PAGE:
What Can I Bring To Court?
When you are involved in a particular case, there will be days when the court may request for your appearance before a particular judge. It may be quite terrifying especially if it is your first time to go to court. You may start to feel anxiety and nervousness even if your family lawyer assists you.
What Not to Bring
There are many prohibited items inside a courtroom. Make sure that you do not bring any of them when you make your appearance. Among these things are deadly weapons, knives, scissors and other sharp items. At the same time, you are not allowed to bring firearms even if you have secured a license for it. Any photography equipment or voice recorders are strictly not allowed to be in your possession when you go to the court.
Passing Through Security
Before you can enter the courthouse, you will need to pass through a security checkpoint. There will be officers who will check whether or not you have in your possession the prohibited articles. You will be required to go through a metal detector. It must be noted that this is not a violation of any of your Constitutional rights. The officers of the court are simply doing their job to make sure that you are not bringing any items that are not allowed inside the court room.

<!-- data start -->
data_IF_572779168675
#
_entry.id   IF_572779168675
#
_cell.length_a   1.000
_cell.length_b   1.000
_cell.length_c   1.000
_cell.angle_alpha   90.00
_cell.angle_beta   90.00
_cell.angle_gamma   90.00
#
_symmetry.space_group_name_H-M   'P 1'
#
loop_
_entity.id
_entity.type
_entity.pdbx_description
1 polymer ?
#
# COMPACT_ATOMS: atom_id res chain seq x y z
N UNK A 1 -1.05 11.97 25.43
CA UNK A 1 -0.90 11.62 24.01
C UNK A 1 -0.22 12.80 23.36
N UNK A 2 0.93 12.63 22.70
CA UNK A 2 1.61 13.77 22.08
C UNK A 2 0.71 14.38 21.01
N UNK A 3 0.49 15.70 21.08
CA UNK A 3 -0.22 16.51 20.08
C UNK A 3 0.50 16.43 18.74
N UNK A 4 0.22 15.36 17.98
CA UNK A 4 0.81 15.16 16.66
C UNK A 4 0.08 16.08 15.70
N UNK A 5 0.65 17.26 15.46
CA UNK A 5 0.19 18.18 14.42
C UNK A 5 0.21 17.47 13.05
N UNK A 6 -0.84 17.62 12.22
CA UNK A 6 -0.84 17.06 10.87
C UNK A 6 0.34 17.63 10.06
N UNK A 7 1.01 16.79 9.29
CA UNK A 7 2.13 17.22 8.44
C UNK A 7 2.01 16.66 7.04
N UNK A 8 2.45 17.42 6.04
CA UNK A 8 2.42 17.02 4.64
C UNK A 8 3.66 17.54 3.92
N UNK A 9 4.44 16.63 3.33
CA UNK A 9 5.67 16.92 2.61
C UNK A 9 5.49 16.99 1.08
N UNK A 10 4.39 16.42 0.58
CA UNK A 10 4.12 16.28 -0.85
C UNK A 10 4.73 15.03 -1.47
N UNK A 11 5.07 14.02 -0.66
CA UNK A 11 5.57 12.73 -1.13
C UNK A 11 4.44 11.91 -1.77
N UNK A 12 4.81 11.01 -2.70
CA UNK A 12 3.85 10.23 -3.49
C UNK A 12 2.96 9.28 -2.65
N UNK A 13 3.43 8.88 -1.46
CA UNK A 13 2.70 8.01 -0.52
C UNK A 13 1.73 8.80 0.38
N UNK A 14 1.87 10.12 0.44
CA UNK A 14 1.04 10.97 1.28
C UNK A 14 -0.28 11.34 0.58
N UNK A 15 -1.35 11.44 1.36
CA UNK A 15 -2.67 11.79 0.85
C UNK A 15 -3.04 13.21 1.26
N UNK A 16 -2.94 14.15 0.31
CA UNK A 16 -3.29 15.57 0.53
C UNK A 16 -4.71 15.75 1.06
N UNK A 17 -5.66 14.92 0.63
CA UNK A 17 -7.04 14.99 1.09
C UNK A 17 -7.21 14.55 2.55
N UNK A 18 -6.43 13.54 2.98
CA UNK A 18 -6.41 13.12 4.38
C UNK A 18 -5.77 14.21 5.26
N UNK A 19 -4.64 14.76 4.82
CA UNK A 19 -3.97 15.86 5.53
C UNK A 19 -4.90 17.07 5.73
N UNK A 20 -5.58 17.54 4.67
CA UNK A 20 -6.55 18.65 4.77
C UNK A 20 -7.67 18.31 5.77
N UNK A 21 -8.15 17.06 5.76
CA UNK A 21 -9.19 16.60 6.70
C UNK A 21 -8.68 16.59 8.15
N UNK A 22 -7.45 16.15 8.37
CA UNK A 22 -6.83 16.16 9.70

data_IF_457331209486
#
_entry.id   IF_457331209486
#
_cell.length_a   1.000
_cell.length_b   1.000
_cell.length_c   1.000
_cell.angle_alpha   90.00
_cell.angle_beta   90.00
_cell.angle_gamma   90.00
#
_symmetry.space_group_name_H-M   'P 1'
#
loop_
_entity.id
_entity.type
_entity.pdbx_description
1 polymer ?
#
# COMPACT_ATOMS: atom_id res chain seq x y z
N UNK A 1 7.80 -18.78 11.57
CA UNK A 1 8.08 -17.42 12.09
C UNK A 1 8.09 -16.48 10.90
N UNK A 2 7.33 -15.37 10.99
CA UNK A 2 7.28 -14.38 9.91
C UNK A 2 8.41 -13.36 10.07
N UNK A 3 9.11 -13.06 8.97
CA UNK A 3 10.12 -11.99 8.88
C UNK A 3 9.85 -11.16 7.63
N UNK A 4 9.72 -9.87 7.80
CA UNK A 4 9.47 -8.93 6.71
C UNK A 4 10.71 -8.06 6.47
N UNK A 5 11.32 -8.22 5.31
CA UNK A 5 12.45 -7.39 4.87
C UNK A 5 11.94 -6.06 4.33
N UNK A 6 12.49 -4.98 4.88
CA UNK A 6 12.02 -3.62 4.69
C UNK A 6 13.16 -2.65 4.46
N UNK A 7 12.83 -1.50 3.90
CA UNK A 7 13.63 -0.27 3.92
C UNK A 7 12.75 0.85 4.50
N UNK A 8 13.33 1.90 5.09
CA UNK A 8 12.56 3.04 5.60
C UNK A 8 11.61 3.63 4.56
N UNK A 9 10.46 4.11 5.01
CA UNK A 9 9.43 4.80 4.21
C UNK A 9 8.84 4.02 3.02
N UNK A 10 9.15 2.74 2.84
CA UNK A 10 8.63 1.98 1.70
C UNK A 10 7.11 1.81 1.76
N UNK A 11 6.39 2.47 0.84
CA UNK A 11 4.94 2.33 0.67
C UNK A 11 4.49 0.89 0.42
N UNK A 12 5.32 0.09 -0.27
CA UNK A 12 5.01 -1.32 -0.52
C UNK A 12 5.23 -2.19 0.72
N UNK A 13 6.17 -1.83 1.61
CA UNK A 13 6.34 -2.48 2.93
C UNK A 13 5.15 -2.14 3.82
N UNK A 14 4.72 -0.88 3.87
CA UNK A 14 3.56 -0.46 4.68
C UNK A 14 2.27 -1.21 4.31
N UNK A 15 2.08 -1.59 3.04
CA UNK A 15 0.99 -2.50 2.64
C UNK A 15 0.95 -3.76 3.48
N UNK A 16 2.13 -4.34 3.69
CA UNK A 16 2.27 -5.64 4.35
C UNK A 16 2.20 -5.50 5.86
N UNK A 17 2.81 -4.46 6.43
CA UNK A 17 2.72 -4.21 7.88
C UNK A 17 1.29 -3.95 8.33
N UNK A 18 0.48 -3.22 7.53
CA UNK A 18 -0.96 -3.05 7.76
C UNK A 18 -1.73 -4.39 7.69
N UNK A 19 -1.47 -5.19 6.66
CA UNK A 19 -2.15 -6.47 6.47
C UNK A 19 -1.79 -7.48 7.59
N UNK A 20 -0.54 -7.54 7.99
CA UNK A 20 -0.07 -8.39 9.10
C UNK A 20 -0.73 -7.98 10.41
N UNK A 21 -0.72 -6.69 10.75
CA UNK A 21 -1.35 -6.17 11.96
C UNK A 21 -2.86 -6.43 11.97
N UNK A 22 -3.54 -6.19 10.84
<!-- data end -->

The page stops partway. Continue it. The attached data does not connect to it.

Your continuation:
The Rule on Cellphones
As already mentioned above, any gadgets that allow you to record or capture the things going on inside the court are strictly prohibited. The question now is whether or not a cellphone may be allowed during the hearing. Under the present rules, you are permitted to bring your cellular phones in making your court appearances. However, it is highly recommended that you switch it off in order to avoid disrupting the hearing.
Assisted by a Counsel
When you go to the court, you are always assisted by your legal counsel. Hence, there is really nothing to worry about. Nonetheless, it is better if you discuss some basic rules and regulations in court with your lawyer first before entering the courtroom. This is to ensure that you will not do acts wherein the judge may hold you in contempt while the hearing or trial is going on.
References: What to Bring to Court with You
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